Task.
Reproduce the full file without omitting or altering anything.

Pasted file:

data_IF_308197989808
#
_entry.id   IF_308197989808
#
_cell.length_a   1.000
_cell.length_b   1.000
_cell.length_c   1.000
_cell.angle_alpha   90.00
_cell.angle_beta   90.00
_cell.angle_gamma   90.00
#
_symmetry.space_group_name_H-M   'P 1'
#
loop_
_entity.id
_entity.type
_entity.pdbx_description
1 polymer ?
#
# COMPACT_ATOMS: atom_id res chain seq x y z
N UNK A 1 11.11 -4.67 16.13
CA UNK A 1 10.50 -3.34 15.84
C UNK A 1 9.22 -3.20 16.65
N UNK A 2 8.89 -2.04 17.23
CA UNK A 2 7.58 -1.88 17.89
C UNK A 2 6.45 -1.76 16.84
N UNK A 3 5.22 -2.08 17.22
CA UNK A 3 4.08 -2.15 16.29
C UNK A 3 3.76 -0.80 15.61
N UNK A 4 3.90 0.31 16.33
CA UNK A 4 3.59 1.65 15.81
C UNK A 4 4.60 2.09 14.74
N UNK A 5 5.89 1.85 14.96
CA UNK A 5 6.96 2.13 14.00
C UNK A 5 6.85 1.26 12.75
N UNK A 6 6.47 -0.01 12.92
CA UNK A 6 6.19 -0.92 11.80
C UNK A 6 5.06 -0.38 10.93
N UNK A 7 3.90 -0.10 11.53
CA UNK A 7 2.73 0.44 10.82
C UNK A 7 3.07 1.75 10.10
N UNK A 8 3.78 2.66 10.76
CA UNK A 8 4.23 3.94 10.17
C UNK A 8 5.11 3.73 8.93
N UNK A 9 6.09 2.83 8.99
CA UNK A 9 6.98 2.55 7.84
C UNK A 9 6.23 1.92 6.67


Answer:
data_IF_308197989808
#
_entry.id   IF_308197989808
#
_cell.length_a   1.000
_cell.length_b   1.000
_cell.length_c   1.000
_cell.angle_alpha   90.00
_cell.angle_beta   90.00
_cell.angle_gamma   90.00
#
_symmetry.space_group_name_H-M   'P 1'
#
loop_
_entity.id
_entity.type
_entity.pdbx_description
1 polymer ?
#
# COMPACT_ATOMS: atom_id res chain seq x y z
N UNK A 1 11.11 -4.67 16.13
CA UNK A 1 10.50 -3.34 15.84
C UNK A 1 9.22 -3.20 16.65
N UNK A 2 8.89 -2.04 17.23
CA UNK A 2 7.58 -1.88 17.89
C UNK A 2 6.45 -1.76 16.84
N UNK A 3 5.22 -2.08 17.22
CA UNK A 3 4.08 -2.15 16.29
C UNK A 3 3.76 -0.80 15.61
N UNK A 4 3.90 0.31 16.33
CA UNK A 4 3.59 1.65 15.81
C UNK A 4 4.60 2.09 14.74
N UNK A 5 5.89 1.85 14.96
CA UNK A 5 6.96 2.13 14.00
C UNK A 5 6.85 1.26 12.75
N UNK A 6 6.47 -0.01 12.92
CA UNK A 6 6.19 -0.92 11.80
C UNK A 6 5.06 -0.38 10.93
N UNK A 7 3.90 -0.10 11.53
CA UNK A 7 2.73 0.44 10.82
C UNK A 7 3.07 1.75 10.10
N UNK A 8 3.78 2.66 10.76
CA UNK A 8 4.23 3.94 10.17
C UNK A 8 5.11 3.73 8.93
N UNK A 9 6.09 2.83 8.99
CA UNK A 9 6.98 2.55 7.84
C UNK A 9 6.23 1.92 6.67